What are transition metals?
Lecture 1. CHEM1902 Coordination Chemistry
The elements of the second and third rows of the
show gradual changes in properties across the table from left to
right as expected. Electrons in the outer shells of the atoms of
these elements have little shielding effects resulting in an
increase in effective nuclear charge due to the addition of
protons in the nucleus. Consequently, the effects on atomic
properties are: smaller atomic radius, increased first ionization
energy, enhanced electronegativity and more nonmetallic
character. This trend continues until one reaches calcium (Z=20).
There is an abrupt break at this point. The next ten elements
called the first transition series are remarkably similar in
their physical and chemical properties. This general similarity
in properties has been explained in terms of their relatively
small difference in effective nuclear charge over the series.
This occurs because each additional electron enters the
penultimate 3d shell providing an effective shield between the
nucleus and the outer 4s shell.
Thus, the transition elements can be defined as those in which
the d electron shells are being filled and so we generally ignore
Sc and Zn where Sc(III) is d0 and Zn(II) is
Summary of Physical Properties
It is useful, at the beginning, to identify the physical and
chemical properties of transition elements which differ from main
group elements (s-block) such as Calcium.
- have large charge/radius ratio;
- are hard and have high densities;
- have high melting and boiling points;
- form compounds which are often paramagnetic;
- show variable oxidation states;
- form coloured ions and compounds;
- form compounds with profound catalytic activity;
- form stable complexes.
The following table summarises some of the physical properties of
/ kJ mol-1
||-engines/aircraft industry-density is 60% of iron
||-stainless steel, 19% Cr, 9% Ni the rest Fe
||-alloys eg with C steel, the most significant use
||-alloys eg with Cu
||-alloys eg with C steel, the most significant use
||-alloys eg with Cr and W for hardened drill bits
||-alloys Fe/Ni armour plating, resists corrosion
||-high electrical conductivity (2nd to Ag), wiring
Densities and metallic radii
The transition elements are much denser than the s-block elements
and show a gradual increase in density from scandium to copper.
This trend in density can be explained by the small and irregular
decrease in metallic radii coupled with the relative increase in
Melting and boiling points
The melting points and the molar enthalpies of fusion of the
transition metals are both high in comparison to main group
elements. This arises from strong metallic bonding in transition
metals which occurs due to delocalization of electrons facilitated
by the availability of both d and s electrons.
In moving across the series of metals from scandium to zinc a small change
in the values of the first and second ionization energies is observed.
This is due to the build-up of electrons in
the immediately underlying d-sub-shells that efficiently shields
the 4s electrons from the nucleus and minimizing the increase
in effective nuclear charge from element to element. The
increases in third and fourth ionization energy values are more
rapid. However, the trends in these values show the usual
discontinuity half way along the series. The reason is that the
five d electrons are all unpaired, in singly occupied orbitals.
When the sixth and subsequent electrons enter, the electrons have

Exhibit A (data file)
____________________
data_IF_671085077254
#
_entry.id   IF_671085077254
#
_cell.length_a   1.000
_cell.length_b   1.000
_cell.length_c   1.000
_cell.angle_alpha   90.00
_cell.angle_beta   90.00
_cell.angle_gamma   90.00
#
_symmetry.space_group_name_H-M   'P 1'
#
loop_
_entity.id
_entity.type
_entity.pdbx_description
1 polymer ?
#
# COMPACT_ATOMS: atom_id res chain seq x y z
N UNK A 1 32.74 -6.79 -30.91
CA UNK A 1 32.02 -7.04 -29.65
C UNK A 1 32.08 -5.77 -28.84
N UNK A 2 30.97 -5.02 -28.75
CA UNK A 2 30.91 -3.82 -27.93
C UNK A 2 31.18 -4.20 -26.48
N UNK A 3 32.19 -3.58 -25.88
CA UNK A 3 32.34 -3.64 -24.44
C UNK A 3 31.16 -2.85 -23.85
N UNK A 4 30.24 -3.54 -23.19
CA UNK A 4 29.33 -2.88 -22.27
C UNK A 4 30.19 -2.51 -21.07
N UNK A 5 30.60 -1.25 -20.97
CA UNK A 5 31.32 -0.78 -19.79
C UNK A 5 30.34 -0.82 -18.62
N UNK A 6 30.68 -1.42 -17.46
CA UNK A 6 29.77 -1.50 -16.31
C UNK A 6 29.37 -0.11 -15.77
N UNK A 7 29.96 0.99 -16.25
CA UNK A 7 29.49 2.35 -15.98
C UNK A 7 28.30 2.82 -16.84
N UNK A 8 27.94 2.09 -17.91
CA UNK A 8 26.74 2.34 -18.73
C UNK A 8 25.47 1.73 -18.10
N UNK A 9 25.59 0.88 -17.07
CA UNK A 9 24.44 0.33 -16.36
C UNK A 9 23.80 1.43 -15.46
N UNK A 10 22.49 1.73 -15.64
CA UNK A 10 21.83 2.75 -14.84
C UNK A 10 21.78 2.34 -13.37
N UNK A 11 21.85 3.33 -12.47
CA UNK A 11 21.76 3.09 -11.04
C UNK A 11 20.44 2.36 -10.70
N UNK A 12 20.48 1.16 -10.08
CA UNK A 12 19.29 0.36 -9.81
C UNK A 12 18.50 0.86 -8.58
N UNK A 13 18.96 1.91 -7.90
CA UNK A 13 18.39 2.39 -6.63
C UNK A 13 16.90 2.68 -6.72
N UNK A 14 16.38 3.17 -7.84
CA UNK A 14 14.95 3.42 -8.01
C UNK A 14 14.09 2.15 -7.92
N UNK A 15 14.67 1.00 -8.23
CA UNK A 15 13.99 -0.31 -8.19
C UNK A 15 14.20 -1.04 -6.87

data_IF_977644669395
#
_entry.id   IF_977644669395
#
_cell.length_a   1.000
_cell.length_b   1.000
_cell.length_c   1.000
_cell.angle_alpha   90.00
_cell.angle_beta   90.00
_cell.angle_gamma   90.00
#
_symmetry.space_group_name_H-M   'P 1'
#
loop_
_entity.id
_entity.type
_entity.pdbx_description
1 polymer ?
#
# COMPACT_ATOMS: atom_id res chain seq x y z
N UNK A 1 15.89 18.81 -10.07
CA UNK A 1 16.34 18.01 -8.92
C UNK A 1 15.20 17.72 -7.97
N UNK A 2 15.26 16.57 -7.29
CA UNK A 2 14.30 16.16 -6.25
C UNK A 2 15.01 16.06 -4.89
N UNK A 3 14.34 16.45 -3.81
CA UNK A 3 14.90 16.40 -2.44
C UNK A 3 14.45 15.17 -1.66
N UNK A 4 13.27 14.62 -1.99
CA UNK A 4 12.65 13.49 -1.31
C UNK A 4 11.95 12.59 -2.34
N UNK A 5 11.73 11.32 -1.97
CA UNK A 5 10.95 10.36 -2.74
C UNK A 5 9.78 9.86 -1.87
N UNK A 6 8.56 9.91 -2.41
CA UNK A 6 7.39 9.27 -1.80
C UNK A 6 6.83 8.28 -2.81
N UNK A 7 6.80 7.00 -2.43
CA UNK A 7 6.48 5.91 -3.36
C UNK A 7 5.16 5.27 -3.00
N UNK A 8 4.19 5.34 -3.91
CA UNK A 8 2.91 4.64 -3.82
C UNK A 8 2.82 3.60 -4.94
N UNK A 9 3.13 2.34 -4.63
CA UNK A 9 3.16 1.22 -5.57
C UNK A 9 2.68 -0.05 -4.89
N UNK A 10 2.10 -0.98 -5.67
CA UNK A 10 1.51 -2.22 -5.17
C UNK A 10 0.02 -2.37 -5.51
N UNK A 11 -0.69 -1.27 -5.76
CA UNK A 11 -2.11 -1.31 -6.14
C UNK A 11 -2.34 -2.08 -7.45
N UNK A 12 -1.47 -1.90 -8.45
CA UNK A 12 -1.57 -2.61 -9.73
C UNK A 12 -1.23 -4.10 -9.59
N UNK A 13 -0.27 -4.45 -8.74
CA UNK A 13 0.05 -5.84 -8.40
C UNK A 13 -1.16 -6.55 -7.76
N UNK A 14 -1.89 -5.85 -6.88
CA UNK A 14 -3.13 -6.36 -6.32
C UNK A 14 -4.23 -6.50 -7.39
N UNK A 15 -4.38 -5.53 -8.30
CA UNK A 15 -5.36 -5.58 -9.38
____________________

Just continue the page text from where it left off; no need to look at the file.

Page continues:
to share the already occupied orbitals resulting in
inter-electron repulsions, which would require less energy to
remove an electron. Hence, the third ionization energy curve for
the last five elements is identical in shape to the curve for the
first five elements, but displaced upwards by about 580 kJ mol-1.
The electronic configuration of the atoms of the first row
transition elements are basically the same. It can be seen in the
Table above that there is a gradual filling of the 3d orbitals
across the series starting from scandium. This filling is,
however, not regular, since at chromium and copper the population
of 3d orbitals increase by the acquisition of an electron from
the 4s shell. This illustrates an important generalization about
orbital energies of the first row transition series. At chromium,
both the 3d and 4s orbitals are occupied, but neither is
completely filled in preference to the other. This suggests that
the energies of the 3d and 4s orbitals are relatively close for
atoms in this row.
In the case of copper, the 3d level is full, but only one electron
occupies the 4s orbital. This suggests that in copper the 3d
orbital energy is lower than the 4s orbital. Thus the 3d orbital
energy has passed from higher to lower as we move across the
period from potassium to zinc. However, the whole question of
preference of an atom to adopt a particular electronic
configuration is not determined by orbital energy alone. In
chromium it can be shown that the 4s orbital energy is still
below the 3d which suggests a configuration [Ar]
3d44s2. However due to the effect of
electronic repulsion between the outer electrons the actual
configuration becomes [Ar]3d54s1 where all
the electrons in the outer orbitals are unpaired. It should be
remembered that the factors that determine electronic
configuration in this period are indeed delicately balanced.
This shows that elemental Mn is a stronger reductant than
dihydrogen and hence should be able to displace hydrogen gas from
1 mol dm-3 hydrochloric acid.
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The Department of Chemistry, University of the West Indies,
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Created January 2004. Links checked and/or last
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